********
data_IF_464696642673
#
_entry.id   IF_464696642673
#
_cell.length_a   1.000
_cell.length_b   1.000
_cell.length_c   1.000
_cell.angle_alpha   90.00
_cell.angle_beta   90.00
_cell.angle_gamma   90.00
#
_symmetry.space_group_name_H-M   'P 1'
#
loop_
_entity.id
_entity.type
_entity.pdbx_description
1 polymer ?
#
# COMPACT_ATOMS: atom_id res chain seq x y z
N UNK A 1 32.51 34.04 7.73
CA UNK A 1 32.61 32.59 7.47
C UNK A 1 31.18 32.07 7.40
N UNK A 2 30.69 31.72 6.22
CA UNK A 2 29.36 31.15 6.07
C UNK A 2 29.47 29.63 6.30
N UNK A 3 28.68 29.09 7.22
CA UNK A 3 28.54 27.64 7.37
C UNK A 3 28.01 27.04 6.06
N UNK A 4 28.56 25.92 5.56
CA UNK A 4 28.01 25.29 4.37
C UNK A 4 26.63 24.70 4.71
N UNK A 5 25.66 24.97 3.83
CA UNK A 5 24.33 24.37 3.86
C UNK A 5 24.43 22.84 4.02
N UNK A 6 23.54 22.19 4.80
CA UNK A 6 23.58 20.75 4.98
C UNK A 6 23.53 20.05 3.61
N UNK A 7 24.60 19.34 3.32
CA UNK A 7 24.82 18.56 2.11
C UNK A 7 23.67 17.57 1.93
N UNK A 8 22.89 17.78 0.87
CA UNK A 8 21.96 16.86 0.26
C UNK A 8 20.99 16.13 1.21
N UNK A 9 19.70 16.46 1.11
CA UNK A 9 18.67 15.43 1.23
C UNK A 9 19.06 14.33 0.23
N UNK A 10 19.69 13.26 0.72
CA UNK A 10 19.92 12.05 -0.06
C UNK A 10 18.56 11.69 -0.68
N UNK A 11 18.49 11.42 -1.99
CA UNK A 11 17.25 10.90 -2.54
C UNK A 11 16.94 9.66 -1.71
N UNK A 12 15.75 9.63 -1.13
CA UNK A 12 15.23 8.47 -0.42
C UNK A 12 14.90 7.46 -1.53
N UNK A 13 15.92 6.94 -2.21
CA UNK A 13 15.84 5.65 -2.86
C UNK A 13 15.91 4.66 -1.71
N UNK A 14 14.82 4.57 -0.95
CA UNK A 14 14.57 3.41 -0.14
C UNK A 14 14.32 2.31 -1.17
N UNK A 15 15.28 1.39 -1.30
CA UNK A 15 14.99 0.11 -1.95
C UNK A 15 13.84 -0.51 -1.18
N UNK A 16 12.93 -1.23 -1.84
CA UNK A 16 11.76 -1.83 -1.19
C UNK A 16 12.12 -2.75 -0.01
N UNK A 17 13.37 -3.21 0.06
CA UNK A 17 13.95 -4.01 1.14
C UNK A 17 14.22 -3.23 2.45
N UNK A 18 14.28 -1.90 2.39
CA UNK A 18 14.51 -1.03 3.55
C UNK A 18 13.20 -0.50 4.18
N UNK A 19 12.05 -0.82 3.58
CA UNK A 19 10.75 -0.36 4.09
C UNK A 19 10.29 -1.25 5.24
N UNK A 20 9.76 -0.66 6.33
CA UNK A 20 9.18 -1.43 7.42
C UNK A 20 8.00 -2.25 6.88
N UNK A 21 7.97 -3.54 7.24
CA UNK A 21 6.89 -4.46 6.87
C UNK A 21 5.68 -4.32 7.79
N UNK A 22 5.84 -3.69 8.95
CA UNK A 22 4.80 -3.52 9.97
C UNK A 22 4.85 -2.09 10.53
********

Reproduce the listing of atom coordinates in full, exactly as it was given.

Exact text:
data_IF_464696642673
#
_entry.id   IF_464696642673
#
_cell.length_a   1.000
_cell.length_b   1.000
_cell.length_c   1.000
_cell.angle_alpha   90.00
_cell.angle_beta   90.00
_cell.angle_gamma   90.00
#
_symmetry.space_group_name_H-M   'P 1'
#
loop_
_entity.id
_entity.type
_entity.pdbx_description
1 polymer ?
#
# COMPACT_ATOMS: atom_id res chain seq x y z
N UNK A 1 32.51 34.04 7.73
CA UNK A 1 32.61 32.59 7.47
C UNK A 1 31.18 32.07 7.40
N UNK A 2 30.69 31.72 6.22
CA UNK A 2 29.36 31.15 6.07
C UNK A 2 29.47 29.63 6.30
N UNK A 3 28.68 29.09 7.22
CA UNK A 3 28.54 27.64 7.37
C UNK A 3 28.01 27.04 6.06
N UNK A 4 28.56 25.92 5.56
CA UNK A 4 28.01 25.29 4.37
C UNK A 4 26.63 24.70 4.71
N UNK A 5 25.66 24.97 3.83
CA UNK A 5 24.33 24.37 3.86
C UNK A 5 24.43 22.84 4.02
N UNK A 6 23.54 22.19 4.80
CA UNK A 6 23.58 20.75 4.98
C UNK A 6 23.53 20.05 3.61
N UNK A 7 24.60 19.34 3.32
CA UNK A 7 24.82 18.56 2.11
C UNK A 7 23.67 17.57 1.93
N UNK A 8 22.89 17.78 0.87
CA UNK A 8 21.96 16.86 0.26
C UNK A 8 20.99 16.13 1.21
N UNK A 9 19.70 16.46 1.11
CA UNK A 9 18.67 15.43 1.23
C UNK A 9 19.06 14.33 0.23
N UNK A 10 19.69 13.26 0.72
CA UNK A 10 19.92 12.05 -0.06
C UNK A 10 18.56 11.69 -0.68
N UNK A 11 18.49 11.42 -1.99
CA UNK A 11 17.25 10.90 -2.54
C UNK A 11 16.94 9.66 -1.71
N UNK A 12 15.75 9.63 -1.13
CA UNK A 12 15.23 8.47 -0.42
C UNK A 12 14.90 7.46 -1.53
N UNK A 13 15.92 6.94 -2.21
CA UNK A 13 15.84 5.65 -2.86
C UNK A 13 15.91 4.66 -1.71
N UNK A 14 14.82 4.57 -0.95
CA UNK A 14 14.57 3.41 -0.14
C UNK A 14 14.32 2.31 -1.17
N UNK A 15 15.28 1.39 -1.30
CA UNK A 15 14.99 0.11 -1.95
C UNK A 15 13.84 -0.51 -1.18
N UNK A 16 12.93 -1.23 -1.84
CA UNK A 16 11.76 -1.83 -1.19
C UNK A 16 12.12 -2.75 -0.01
N UNK A 17 13.37 -3.21 0.06
CA UNK A 17 13.95 -4.01 1.14
C UNK A 17 14.22 -3.23 2.45
N UNK A 18 14.28 -1.90 2.39
CA UNK A 18 14.51 -1.03 3.55
C UNK A 18 13.20 -0.50 4.18
N UNK A 19 12.05 -0.82 3.58
CA UNK A 19 10.75 -0.36 4.09
C UNK A 19 10.29 -1.25 5.24
N UNK A 20 9.76 -0.66 6.33
CA UNK A 20 9.18 -1.43 7.42
C UNK A 20 8.00 -2.25 6.88
N UNK A 21 7.97 -3.54 7.24
CA UNK A 21 6.89 -4.46 6.87
C UNK A 21 5.68 -4.32 7.79
N UNK A 22 5.84 -3.69 8.95
CA UNK A 22 4.80 -3.52 9.97
C UNK A 22 4.85 -2.09 10.53